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1045 Victoria Rd West Ryde NSW 2114 Tel: 9858 5844 THE SYDNEY BUSHWALKER is the monthly bulletin of matters of interest to members of

The Sydney Bush Walkers Inc

PO Box 431 Milsons Point 1565.

Kditor: Bill Holland Production Manager: Frances Holland Printers: Kenn Clacher, Barrie Murdoch,

Tom Wenman Don Brooks Fran Holland


Six Foot Track in a Day!

f Saturday 23“ August sees this 46km

= Katoomba to Jenolan Caves SBW classic walk

Coming Social Events:

20” August - Indoor Rock Climbin

Heres a great opportunity to have fun and face a

challenge. Join us at 8 pm at the Climbfit Gym

Unit 4/12 Frederick Street St Leonards.

New SBW Website now open (see Page 6)

The Club Phone Contact will be a recorded message (see Page 2)

ADVERTISERS: Alpsport Front cover Eastwood Camping 11 Paddy Pallin Back cover Wildemess Transit 5 Willis's Walkabouts 7





14 - 18.




2003 Issue No. 824

Summary Of Contents: Index and Notices

Presidents Report Rosemary MacDougal tells us of the Committee latest decisions

Treasurers Report: Maurice Smith gives our financial position

Editors Note:

Centenary Medal:

A tribute to the three SBW members Letters to The Editor:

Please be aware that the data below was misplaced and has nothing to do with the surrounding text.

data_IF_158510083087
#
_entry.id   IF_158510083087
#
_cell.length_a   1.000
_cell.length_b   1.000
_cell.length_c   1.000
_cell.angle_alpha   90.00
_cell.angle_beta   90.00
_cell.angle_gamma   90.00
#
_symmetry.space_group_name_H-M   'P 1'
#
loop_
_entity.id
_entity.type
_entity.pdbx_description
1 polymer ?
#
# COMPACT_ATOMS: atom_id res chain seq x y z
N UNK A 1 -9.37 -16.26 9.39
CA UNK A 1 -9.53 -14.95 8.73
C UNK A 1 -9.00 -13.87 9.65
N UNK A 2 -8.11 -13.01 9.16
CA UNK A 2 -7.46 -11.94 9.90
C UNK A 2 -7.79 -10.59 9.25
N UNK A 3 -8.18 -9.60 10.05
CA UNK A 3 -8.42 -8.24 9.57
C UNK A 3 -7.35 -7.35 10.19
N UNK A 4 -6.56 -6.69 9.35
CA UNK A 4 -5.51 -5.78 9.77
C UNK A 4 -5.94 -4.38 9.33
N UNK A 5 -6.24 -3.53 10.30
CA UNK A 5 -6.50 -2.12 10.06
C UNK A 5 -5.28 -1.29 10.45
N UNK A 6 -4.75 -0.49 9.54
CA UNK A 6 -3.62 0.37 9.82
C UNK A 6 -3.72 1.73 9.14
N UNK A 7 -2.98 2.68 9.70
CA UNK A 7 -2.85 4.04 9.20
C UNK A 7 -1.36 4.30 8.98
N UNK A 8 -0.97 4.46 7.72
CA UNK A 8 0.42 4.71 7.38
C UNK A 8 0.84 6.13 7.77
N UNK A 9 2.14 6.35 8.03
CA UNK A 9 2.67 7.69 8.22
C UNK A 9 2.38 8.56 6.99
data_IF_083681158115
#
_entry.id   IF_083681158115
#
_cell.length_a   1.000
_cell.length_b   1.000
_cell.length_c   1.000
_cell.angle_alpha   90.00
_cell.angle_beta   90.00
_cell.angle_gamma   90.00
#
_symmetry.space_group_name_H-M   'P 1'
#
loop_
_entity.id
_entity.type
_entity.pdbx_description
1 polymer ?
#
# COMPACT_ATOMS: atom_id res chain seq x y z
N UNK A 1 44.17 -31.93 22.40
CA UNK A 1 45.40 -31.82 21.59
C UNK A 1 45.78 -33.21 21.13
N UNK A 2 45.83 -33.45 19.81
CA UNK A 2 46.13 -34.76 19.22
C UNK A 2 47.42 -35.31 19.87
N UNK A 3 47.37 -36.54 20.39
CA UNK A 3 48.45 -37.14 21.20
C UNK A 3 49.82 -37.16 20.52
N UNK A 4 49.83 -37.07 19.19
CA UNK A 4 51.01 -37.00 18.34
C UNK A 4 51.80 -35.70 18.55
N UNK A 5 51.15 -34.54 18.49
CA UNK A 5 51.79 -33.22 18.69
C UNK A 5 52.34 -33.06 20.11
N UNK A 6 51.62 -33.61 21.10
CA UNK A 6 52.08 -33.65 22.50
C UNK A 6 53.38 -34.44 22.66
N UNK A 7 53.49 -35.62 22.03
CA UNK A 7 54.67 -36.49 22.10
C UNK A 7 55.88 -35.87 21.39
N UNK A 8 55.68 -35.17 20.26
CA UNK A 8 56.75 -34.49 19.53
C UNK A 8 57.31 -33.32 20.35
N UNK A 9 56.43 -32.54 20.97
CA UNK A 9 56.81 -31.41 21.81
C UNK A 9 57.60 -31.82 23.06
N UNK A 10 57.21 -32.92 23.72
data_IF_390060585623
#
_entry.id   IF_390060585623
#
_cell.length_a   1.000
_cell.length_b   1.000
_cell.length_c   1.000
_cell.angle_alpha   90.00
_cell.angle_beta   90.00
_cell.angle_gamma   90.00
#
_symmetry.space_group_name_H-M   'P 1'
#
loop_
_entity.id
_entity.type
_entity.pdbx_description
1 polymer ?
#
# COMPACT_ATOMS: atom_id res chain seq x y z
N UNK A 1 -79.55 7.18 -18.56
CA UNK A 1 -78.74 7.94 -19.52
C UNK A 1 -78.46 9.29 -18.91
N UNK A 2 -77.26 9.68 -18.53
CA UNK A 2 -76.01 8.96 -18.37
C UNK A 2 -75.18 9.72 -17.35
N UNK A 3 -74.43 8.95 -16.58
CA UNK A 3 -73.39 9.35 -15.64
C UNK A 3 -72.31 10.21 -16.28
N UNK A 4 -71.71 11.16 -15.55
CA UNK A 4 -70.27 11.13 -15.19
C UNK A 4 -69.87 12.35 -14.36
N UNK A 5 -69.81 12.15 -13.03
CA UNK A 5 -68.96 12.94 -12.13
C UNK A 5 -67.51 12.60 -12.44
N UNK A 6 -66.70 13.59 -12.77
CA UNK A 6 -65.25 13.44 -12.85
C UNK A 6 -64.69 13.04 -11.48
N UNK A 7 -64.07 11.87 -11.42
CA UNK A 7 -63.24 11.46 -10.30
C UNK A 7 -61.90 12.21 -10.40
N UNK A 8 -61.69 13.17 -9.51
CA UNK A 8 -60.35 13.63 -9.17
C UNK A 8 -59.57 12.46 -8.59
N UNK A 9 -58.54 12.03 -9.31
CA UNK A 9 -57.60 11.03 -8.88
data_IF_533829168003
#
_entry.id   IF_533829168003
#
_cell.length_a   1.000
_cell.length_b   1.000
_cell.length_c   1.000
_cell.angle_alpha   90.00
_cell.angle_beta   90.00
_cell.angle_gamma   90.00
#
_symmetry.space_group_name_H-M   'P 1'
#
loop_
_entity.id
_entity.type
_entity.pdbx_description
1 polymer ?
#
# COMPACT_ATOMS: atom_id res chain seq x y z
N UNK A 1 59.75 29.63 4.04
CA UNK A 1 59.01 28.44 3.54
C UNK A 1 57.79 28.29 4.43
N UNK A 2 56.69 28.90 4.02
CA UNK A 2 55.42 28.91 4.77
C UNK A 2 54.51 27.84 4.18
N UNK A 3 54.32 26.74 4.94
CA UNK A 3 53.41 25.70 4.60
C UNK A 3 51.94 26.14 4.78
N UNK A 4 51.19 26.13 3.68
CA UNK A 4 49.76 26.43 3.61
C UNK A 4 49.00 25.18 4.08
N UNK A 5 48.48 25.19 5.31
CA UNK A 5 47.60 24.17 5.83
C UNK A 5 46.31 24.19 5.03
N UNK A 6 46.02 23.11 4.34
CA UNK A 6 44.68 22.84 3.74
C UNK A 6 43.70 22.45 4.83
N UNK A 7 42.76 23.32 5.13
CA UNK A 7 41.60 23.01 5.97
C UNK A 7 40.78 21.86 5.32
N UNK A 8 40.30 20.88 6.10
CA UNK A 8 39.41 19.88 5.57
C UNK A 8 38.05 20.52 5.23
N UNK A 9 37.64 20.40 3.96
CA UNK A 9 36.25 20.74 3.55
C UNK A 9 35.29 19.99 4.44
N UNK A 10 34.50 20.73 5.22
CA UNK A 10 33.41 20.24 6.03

Three letters this month

The SBW Web Site:

John Bradnam, Web Master, introduces the Clubs new web site.

The Coolana Report

Don Finch reports on the progress of Coolana bush regeneration and other maintenance activities.

Obituary - Enid Rigby:

Enids son, Jeff Rigby pays tribute to his mother who was a member of this club for 76 years. . Conservation Report

David Trinder discusses alternatives to turning our rivers inland

The Lightness Of Bushwalking

Kenn Clacher telis how a three day pack can be kept down to 11 % kilos Constitution Review Sub- Committee A preliminary report from Maurice Smith

The Walks Pages

Barry Wallace summarises the walks for last month; Pat Austin looks at the Warrumbungiles; Sue and Michael Amott tell of walking in the Gardens of Stone, a2 progress report from Roger Treagus on the Great River Walk and Heike Krausse reports Capertee Capers etc etc